So while you have your requisite gunfights and violence that would be required in almost any gangster movie, Live By Night is not filled with it by any means and lot of the movie focuses on the business aspect and the mindsets of everyone involved, starting with Coughlin. It's clear to me that the critics immediately saw that as a demerit and pretty much admitted that in their reviews:
Now, let's address that last criticism about Live By Night being a "paint-by-numbers gangster drama." That to me screams someone that went into the movie expecting The Godfather and didn't get it, so he calls it mediocre. The reality is that Live By Night has a completely different focus, where instead of focusing on the crime boss of an underworld it focuses on the little fish that make the underworld work, and it's not just Coughlin that is profiled here. There's a ton of allegories with regard to Irish, Italian, Black and Cuban workers that do all the hard labor in the name of their leaders, only to be disrespected not only by them but by southern whites who don't want them there in the first place. Indeed, race becomes a major factor in the movie as the KKK itself gets involved in Coughlin's pursuit of a major casino he wants to build in Florida that would add gambling to his million-dollar rum empire.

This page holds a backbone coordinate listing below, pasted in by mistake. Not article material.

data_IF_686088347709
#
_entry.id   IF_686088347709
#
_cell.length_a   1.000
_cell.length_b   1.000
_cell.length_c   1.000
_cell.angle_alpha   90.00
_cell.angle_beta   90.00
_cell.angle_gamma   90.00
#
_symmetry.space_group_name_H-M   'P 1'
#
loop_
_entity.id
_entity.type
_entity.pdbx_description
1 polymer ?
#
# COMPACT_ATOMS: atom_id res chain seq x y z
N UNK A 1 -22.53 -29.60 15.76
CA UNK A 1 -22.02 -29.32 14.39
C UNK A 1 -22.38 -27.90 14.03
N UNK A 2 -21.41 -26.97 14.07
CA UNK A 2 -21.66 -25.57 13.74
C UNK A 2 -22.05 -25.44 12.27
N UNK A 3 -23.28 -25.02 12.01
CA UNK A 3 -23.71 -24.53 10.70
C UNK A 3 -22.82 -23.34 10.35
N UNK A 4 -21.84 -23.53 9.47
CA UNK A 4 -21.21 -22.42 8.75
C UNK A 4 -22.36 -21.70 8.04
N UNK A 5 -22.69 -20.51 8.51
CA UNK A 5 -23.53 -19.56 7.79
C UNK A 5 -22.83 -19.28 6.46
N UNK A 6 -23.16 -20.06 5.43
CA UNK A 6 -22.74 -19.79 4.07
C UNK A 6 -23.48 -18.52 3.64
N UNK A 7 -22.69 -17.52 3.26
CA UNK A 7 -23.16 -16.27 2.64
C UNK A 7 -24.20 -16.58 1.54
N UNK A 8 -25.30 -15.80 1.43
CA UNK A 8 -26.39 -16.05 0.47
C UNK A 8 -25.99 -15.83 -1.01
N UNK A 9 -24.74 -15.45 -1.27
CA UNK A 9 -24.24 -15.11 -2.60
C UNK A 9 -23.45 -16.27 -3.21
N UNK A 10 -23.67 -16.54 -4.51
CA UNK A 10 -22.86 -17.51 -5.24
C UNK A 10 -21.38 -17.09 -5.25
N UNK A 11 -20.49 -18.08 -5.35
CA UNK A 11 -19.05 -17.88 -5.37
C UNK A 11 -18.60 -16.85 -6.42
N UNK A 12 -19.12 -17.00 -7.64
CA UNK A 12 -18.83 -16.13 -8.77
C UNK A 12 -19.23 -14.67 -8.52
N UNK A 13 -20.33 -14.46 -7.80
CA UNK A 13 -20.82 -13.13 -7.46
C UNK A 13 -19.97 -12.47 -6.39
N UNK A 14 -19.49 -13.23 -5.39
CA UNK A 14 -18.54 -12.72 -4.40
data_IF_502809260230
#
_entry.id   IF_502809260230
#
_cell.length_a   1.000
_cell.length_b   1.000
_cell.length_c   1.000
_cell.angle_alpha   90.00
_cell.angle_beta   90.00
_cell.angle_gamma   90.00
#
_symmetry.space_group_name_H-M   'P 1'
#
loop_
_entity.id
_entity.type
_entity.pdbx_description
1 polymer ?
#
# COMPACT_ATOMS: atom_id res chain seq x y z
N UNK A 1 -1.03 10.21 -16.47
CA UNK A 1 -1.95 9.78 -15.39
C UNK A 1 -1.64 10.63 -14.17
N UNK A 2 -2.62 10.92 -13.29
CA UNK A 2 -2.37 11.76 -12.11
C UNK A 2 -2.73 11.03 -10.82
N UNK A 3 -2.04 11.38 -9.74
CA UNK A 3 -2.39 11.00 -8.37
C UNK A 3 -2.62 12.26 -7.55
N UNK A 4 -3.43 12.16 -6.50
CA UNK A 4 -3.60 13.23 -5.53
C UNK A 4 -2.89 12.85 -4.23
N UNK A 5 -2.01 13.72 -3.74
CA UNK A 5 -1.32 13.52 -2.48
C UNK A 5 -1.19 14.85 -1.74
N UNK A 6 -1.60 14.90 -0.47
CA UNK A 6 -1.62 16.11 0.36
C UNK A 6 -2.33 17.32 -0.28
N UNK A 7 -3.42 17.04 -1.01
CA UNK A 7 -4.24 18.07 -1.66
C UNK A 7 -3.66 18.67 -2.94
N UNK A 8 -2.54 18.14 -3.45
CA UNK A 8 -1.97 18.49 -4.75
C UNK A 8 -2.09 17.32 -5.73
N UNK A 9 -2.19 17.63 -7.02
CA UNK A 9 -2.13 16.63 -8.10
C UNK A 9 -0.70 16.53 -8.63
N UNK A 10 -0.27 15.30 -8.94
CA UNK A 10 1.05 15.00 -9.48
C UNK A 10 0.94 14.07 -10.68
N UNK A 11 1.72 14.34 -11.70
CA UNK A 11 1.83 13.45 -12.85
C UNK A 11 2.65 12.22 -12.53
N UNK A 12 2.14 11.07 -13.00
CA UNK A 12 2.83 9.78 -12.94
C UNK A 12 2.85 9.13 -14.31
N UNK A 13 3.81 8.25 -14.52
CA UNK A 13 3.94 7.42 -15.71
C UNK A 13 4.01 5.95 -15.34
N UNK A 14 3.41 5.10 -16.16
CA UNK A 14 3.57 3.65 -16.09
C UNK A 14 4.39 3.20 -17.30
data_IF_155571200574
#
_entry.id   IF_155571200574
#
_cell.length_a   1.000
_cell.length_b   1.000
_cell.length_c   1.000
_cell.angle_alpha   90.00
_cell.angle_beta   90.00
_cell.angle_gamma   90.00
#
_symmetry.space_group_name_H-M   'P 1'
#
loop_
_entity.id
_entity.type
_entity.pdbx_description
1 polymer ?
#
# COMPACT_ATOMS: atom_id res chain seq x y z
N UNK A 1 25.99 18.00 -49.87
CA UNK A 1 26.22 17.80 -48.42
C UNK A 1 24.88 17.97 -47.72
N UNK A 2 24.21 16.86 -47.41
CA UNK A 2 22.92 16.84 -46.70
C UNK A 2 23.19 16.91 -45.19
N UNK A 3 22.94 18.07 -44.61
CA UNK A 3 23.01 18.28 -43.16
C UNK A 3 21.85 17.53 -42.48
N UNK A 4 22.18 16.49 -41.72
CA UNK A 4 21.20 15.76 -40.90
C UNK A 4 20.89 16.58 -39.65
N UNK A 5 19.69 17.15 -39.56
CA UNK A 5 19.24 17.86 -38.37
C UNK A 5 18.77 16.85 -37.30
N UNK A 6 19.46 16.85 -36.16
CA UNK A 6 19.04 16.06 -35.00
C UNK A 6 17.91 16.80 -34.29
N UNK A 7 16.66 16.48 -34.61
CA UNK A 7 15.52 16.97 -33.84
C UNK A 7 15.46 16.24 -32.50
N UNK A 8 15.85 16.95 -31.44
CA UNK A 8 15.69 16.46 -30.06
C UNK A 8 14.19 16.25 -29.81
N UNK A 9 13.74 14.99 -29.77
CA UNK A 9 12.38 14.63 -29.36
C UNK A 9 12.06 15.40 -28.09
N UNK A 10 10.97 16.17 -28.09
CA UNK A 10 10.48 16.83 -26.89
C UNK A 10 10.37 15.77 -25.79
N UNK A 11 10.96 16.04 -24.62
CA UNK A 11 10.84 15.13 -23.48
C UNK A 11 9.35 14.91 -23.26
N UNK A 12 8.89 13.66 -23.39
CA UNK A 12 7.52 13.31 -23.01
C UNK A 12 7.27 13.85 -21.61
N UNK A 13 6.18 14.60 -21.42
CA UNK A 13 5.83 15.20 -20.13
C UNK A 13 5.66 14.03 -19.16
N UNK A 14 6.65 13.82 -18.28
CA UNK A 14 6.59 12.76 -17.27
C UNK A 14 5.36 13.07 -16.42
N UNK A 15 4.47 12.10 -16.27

Affleck's supporting cast really does a great job of making this a "different" gangster movie, starting with Coughlin's right-hand man Dion Bartolo, played by Chris Messina. Unlike other extremely loyal lieutenants in mob movies, Messina's Bartolo is not hotheaded, not looking to be in charge and not an idiot. He is brutal at times and openly displays the cruelty or suggests using the cruelty that Coughlin wants to avoid, but at no point in the movie does he become that liability that we have seen played out so much in so many gangster movies. He also knows and understands the business enough to sit down at all of the tables that Coughlin sits at, talking to all of the same businessmen. It's fantastic to see, especially when you get a glimpse of the standard mob lieutenant trope in the movie and realize just how much better Messina's character really is. He's working class, just like Coughlin but he's no fool and he doesn't need to be kept out of anything or brought up to speed on what is happening. It's refreshing, and Messina is phenomenal in the role.